Masquerades as Intrafaith Conflict in Cambodian Village
In my community in Cambodia, there is an internal conflict between
people of the same religion but different sects; for although they are
all Muslims, those from the sect known as Takvas—the local Khmer word
for missionary—and those who identify themselves as being members of the
sect of Kouvet—the local Khmer word meaning non-missionary—hold
different religious beliefs.
The leaders of the two sects—Mamker of the Takvas sect and U-Koub of the
Kouvet sect—are each trying to mobilize their supporters in the village
to form radical religious groups to fight against the other sect. This
move toward religious radicalism causes a major problem for all people
in the village as they begin to dislike and even hate one another as
well as feeling the necessity to take sides and to live apart by
identifying themselves as members of either one sect or the other.
Moreover, people discriminate against those who are believers of the
other sect, and twice there have been minor fights among members of
these two Islamic sects.
What caused the conflict is that U-Koub of the Kouvet sect wanted to
give a lecture during Friday prayers at a mosque in my village of Phoum
Chvea, a request that was approved by the chief of the mosque, Sarfifey.
Mamker, the leader of the Takvas sect, was against this decision,
however, as he argued that the Kouvet sect is not one of the four
acceptable sects—Sofiey, Maliki, Habli and Hannafy—that Allah provided
to all Muslim people. Muslims outside of the Kouvet sect believe that
members of the Kouvet sect are not strict and good practitioners of the
faith because they do not follow the correct Islamic ritual principles.
As for the Takvas sect, it is known as a fundamentalist sect, and its
adherents are constantly seeking to persuade other Muslims to join it
and become their members. In my village of Phoum Chvea, some people who
believe in the four acceptable sects of Islam do not want to obey
members of the Takvas sect, and they dislike them as well.
Meanwhile, many people in the community are brainwashed and negatively
transformed by the Takvas and Kouvet sect leaders’ divisive religious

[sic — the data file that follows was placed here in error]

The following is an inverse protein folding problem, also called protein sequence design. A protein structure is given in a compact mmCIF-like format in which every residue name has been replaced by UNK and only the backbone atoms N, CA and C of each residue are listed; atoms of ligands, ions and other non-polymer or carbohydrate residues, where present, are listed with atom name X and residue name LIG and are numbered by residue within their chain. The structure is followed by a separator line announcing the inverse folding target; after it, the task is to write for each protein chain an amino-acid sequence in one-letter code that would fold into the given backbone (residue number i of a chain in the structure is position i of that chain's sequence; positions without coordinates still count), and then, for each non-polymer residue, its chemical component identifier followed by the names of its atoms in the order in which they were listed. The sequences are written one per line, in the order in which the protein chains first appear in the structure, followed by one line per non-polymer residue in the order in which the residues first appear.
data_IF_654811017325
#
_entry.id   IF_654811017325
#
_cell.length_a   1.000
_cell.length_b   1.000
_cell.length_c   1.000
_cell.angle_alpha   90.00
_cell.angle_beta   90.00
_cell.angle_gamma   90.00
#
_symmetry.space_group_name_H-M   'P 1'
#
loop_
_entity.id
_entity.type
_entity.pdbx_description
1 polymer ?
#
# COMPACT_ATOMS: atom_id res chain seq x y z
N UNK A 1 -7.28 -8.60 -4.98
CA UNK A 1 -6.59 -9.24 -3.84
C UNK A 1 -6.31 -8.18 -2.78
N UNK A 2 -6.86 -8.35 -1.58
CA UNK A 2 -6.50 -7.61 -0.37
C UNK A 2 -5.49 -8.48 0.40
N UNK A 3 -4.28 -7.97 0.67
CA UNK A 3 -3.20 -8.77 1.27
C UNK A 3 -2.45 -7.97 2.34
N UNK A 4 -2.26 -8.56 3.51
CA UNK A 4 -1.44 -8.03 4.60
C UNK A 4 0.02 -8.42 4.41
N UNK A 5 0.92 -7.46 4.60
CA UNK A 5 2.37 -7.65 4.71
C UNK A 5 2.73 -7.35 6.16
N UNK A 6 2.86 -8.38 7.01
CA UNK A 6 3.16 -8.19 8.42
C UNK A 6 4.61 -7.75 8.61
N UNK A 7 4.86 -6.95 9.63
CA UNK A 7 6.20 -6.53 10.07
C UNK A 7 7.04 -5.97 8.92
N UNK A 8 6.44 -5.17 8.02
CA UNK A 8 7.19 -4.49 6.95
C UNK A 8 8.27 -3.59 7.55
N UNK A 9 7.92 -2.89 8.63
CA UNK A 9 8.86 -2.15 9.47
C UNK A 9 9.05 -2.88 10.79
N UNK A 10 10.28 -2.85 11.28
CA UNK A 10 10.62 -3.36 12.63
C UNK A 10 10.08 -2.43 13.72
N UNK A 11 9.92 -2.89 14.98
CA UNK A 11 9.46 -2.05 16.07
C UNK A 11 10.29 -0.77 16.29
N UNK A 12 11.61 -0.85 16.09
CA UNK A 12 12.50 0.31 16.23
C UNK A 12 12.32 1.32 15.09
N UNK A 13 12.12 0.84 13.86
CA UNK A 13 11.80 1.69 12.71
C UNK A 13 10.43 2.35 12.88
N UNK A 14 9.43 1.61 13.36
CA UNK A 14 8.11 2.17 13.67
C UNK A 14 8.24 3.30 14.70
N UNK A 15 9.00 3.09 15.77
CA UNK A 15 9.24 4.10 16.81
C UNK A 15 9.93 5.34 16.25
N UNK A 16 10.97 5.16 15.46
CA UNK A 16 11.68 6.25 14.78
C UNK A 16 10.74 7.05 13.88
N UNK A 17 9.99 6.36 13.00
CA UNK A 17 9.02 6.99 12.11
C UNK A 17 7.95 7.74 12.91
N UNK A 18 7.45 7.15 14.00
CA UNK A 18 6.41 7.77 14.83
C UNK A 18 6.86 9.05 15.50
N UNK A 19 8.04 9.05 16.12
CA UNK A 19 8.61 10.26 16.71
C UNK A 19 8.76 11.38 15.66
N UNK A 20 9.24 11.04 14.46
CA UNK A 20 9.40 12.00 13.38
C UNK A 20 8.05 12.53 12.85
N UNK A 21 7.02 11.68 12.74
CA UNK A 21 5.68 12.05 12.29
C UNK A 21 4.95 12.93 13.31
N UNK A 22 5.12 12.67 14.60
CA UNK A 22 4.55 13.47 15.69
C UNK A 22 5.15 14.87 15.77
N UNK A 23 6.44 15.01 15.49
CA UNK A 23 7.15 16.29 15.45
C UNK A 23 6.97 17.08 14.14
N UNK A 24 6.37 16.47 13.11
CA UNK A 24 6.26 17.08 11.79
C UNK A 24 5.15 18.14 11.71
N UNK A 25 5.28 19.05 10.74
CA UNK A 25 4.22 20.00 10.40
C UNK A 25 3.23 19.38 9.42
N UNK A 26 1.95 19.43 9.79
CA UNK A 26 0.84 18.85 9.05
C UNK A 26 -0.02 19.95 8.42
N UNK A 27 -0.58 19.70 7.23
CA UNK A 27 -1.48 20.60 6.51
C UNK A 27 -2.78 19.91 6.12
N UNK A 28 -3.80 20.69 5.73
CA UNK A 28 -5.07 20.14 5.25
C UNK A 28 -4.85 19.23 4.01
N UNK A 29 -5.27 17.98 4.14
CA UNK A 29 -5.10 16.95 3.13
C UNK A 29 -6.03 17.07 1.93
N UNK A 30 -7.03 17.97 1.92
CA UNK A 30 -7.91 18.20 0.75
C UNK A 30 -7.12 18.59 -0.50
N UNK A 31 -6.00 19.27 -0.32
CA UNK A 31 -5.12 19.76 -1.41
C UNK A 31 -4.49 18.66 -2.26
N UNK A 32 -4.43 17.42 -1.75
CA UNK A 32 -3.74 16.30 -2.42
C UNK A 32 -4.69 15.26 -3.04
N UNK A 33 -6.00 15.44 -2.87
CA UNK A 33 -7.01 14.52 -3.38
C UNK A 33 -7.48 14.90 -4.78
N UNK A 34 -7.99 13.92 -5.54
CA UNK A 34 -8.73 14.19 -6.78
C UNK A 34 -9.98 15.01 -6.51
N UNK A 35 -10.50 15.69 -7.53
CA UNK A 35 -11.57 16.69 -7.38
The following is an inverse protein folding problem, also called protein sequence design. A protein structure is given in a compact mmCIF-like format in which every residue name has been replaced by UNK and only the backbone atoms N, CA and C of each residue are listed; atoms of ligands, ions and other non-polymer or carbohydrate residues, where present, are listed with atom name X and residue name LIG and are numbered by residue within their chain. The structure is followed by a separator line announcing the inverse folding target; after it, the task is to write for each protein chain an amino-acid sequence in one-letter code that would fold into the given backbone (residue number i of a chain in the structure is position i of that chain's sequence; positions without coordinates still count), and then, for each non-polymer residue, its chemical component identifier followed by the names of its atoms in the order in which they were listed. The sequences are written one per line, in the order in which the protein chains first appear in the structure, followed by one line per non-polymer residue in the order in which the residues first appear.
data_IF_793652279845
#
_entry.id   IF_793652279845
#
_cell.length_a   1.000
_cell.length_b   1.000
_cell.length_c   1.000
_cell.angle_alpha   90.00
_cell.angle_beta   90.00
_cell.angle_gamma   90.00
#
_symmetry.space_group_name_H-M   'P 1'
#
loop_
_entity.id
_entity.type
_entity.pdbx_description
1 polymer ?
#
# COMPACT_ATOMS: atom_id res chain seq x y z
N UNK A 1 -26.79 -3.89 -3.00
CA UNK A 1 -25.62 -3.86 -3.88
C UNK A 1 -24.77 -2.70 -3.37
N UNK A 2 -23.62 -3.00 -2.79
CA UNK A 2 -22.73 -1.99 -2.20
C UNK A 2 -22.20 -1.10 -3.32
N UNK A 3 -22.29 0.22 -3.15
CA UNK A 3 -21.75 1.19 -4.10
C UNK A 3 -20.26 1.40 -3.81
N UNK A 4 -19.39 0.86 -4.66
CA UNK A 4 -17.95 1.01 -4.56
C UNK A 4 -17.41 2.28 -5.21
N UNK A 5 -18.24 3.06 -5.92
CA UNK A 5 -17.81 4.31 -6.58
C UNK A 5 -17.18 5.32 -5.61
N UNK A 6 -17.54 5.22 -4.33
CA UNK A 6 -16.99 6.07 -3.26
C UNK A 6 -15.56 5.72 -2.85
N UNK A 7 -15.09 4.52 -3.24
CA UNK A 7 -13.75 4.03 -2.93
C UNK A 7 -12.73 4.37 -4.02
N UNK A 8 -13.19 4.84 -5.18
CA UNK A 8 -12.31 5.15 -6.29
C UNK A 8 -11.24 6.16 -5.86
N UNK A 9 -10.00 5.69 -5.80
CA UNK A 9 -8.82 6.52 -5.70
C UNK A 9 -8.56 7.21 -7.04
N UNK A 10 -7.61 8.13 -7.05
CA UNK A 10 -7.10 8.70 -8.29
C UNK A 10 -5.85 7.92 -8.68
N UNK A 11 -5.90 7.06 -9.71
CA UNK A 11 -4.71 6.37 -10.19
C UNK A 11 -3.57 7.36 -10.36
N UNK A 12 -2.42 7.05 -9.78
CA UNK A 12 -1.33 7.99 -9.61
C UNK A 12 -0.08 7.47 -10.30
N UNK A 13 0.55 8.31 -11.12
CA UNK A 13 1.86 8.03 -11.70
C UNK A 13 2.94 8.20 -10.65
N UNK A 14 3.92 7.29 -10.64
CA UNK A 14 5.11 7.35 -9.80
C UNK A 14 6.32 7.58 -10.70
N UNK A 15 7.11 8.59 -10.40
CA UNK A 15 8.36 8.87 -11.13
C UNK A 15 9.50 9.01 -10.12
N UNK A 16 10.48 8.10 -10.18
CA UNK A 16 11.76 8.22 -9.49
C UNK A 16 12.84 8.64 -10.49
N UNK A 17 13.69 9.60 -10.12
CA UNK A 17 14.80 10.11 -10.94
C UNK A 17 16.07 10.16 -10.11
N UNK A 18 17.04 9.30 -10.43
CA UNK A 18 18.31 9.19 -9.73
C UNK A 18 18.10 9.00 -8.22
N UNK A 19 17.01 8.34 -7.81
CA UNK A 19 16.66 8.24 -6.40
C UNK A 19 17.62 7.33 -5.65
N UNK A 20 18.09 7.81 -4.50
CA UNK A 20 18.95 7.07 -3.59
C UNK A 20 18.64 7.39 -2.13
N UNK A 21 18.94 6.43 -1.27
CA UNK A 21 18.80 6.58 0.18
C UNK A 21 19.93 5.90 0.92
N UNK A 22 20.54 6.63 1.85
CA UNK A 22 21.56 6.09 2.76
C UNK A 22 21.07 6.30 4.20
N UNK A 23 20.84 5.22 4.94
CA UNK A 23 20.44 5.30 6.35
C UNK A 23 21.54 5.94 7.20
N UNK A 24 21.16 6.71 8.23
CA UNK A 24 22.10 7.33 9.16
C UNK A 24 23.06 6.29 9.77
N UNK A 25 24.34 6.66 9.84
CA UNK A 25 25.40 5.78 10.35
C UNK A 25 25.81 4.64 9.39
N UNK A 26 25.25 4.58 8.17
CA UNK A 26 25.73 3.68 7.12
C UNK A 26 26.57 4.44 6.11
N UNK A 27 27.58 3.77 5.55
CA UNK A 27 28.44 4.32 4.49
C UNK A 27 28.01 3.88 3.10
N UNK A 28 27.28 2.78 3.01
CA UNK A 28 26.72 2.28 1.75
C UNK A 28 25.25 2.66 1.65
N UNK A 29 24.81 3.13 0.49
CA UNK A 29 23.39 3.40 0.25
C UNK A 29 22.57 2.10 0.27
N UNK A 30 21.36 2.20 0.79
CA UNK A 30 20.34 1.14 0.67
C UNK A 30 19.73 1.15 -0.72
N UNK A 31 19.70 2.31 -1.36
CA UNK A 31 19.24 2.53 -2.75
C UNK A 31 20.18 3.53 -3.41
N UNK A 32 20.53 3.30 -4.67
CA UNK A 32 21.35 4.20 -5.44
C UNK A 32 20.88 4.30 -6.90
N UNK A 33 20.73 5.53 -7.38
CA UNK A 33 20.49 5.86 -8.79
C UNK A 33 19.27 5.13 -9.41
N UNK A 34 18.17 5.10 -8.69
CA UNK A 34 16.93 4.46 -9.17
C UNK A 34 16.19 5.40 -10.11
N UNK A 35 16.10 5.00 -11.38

ideologies that create animosities toward members of the other sect;
they all believe in the same religion but a different sect.
This conflict scares many people in the community as the leader of the
Takvas sect wants to kill himself because of this issue. He wants to
show his followers that he would rather sacrifice himself than let the
Kouvet sect leader have a chance to give the lecture at Friday prayers.
The villagers are also very afraid of the Takvas sect because they can
be violent if the conflict is not resolved in a more rational manner.
However, I personally think that the root cause of the problem is that
these two sect leaders, who want the popularity of leading the people in
the village, have created misunderstanding and negative stereotypes
among the people in the community about followers of the other sect even
though they profess that they are followers of the same faith of Islam.
Frankly, if we try to analyze this problem deeply and critically, we
will find that this conflict is simply a struggle over power and the
popularity of leading the people in this village community. As far as I
am concerned, I think that the only real conflict is between these two
sect leaders, not the members of the sects, as these two leaders try to
escalate and intensify the problem to make the situation more chaotic
Unfortunately, at the moment, they are succeeding as people are starting
to mistrust and misunderstand each other. People in the community are
beginning to discriminate and fight one another without reflecting
critically on what is transpiring in the village. Consequently, there is
a major problem for everyone living in the community.
At the present time, the government is trying to help resolve the
problem, and one of the most well-known Islamic leaders in Cambodia is
working to resolve the dispute too.
To conclude, this issue is very sensitive, and the people who benefit
from this conflict are the two so-called religious leaders. Meanwhile,
the members of the two sects are being used as tools by these leaders to
create more violence and conflict between themselves. What is needed by
people from both sects is more clear information and reflection,
accurate analysis and a reminder that they are all Muslims and people of
* So Nasier took part in the 14-week School of Peace (SOP) conducted
by Interfaith Cooperation Forum (ICF) in Bangalore, India, as a Muslim
participant from Cambodia in 2008. He lives in the country’s Battambang